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Old February 18, 2006, 01:39 AM   #1
Join Date: February 15, 2005
Location: Oklahoma City, OK
Posts: 18
WTK: Info. on FA Uzi's


I see posts to stay away from registered bolt Uzi's. Other than not being able to change calibers and the bolt being the "registered" part (ie. losing the entire gun if the bolt goes KABOOM); what is the advantage of the registered receiver.

I understand the RR is more desirable; I just want to know why???

What are price differences as well????

Also, is the bolt married to the host???? I have a Form 1 which has the serial # of the semi auto host on the ATF form (it's a slotted bolt gun).
bbcode3 is offline  
Old February 18, 2006, 09:34 AM   #2
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Join Date: August 2, 2001
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One big advantage of a RR gun is that they won't neccessarily put you in jail if you buy a parts kit which contains a spare bolt.

Another advantage is that registered receiver guns are 'original' in terms of collectability. A lot of people think 'Frankengun' when they hear of a registered bolt gun.

In terms of function, the Vector/Group RR guns are heat treated so they advertise them as difficult to wear out.

I don't know how you'd ever wear out a FA bolt as basically it is a block of steel, but I suppose that it could be done, especially the firing pin. So if the firing pin ever wears down on a RR gun the owner can just throw the bolt away and put in the one from their spare parts kit or they can send their bolt to the gunsmith for a new firing pin. How do you send a registered bolt to the gunsmith? Do you make an appointment to bring it in and hold it in your lap while he does firing pin surgery on it?
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Old February 18, 2006, 09:49 AM   #3
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Meek has covered it pretty well - the perception that a registered receiver gun is more correct is a big factor as well as the fact that it would be more difficult to repair a bolt than a receiver. There's usually about a $1000 price difference between registered bolt guns and registered receiver guns. Personally I'd stick with the receiver gun. I don't so much care about what is more like the original or what is factory correct as long as it shoots well. The problem with the bolt guns is that if somethng happens to the bolt, it can be difficult to get it repaired. You can form 5 the broken bolt to a gunsmith so they can temporarily possess it for repairs, but who do you send it to? Since the firing pin is machined into the bolt face, if it broke or wore down you'd probably have to reweld it and then carefully mill it back. Considering the space in which there is to work on a bolt face, I'd think thats some very tight (and difficult) work. The chances of breaking a bolt (registered or not) is probably very slim and I've never heard of it happening, but I would think its at least possible.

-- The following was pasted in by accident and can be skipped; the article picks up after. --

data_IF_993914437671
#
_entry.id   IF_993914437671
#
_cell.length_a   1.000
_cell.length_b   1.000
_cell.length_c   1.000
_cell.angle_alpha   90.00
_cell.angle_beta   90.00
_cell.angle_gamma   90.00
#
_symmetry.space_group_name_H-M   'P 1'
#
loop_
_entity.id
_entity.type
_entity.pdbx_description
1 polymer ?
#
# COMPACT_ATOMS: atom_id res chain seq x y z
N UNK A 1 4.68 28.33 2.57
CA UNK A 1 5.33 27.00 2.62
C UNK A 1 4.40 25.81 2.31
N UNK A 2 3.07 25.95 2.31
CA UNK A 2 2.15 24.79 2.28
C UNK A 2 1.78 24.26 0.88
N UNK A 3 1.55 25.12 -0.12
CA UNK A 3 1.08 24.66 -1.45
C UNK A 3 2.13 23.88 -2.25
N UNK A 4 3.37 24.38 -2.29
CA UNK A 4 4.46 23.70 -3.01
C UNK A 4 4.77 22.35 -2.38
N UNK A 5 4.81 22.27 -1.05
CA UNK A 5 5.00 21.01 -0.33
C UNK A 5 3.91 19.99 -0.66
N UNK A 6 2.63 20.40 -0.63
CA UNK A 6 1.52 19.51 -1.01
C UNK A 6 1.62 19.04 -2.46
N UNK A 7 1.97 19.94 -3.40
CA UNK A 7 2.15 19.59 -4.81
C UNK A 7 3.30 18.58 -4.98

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Old February 18, 2006, 02:10 PM   #4
Join Date: February 15, 1999
Posts: 90

I would add that you may have failed to appreciate the desirability of caliber conversion kits. The .22 kit is so much fun I bought a 2nd RR just to have a dedicated FA .22 Uzi. I can shoot all day for minimal money. No need for a suppressor - shoot right behind the house without disturbing the animals.

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